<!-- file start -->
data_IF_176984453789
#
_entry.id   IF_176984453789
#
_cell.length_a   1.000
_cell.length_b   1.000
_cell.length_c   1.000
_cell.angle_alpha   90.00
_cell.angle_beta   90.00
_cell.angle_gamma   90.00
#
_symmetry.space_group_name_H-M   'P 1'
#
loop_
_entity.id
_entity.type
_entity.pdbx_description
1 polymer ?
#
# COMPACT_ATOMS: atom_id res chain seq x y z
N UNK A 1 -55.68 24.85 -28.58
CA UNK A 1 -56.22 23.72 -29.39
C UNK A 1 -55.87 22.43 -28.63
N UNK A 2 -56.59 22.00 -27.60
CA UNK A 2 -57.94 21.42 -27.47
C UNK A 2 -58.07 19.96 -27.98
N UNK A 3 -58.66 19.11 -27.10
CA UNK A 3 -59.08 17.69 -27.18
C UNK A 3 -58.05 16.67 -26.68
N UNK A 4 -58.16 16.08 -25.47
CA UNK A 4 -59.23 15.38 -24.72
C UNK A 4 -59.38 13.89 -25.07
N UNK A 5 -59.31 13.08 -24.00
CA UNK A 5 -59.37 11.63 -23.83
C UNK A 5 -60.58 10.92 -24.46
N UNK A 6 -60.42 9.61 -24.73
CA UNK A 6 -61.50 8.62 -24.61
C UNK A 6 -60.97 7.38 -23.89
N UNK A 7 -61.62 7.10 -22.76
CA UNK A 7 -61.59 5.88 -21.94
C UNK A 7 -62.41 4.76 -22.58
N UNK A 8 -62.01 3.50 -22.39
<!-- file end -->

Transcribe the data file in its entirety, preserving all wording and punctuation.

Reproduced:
data_IF_176984453789
#
_entry.id   IF_176984453789
#
_cell.length_a   1.000
_cell.length_b   1.000
_cell.length_c   1.000
_cell.angle_alpha   90.00
_cell.angle_beta   90.00
_cell.angle_gamma   90.00
#
_symmetry.space_group_name_H-M   'P 1'
#
loop_
_entity.id
_entity.type
_entity.pdbx_description
1 polymer ?
#
# COMPACT_ATOMS: atom_id res chain seq x y z
N UNK A 1 -55.68 24.85 -28.58
CA UNK A 1 -56.22 23.72 -29.39
C UNK A 1 -55.87 22.43 -28.63
N UNK A 2 -56.59 22.00 -27.60
CA UNK A 2 -57.94 21.42 -27.47
C UNK A 2 -58.07 19.96 -27.98
N UNK A 3 -58.66 19.11 -27.10
CA UNK A 3 -59.08 17.69 -27.18
C UNK A 3 -58.05 16.67 -26.68
N UNK A 4 -58.16 16.08 -25.47
CA UNK A 4 -59.23 15.38 -24.72
C UNK A 4 -59.38 13.89 -25.07
N UNK A 5 -59.31 13.08 -24.00
CA UNK A 5 -59.37 11.63 -23.83
C UNK A 5 -60.58 10.92 -24.46
N UNK A 6 -60.42 9.61 -24.73
CA UNK A 6 -61.50 8.62 -24.61
C UNK A 6 -60.97 7.38 -23.89
N UNK A 7 -61.62 7.10 -22.76
CA UNK A 7 -61.59 5.88 -21.94
C UNK A 7 -62.41 4.76 -22.58
N UNK A 8 -62.01 3.50 -22.39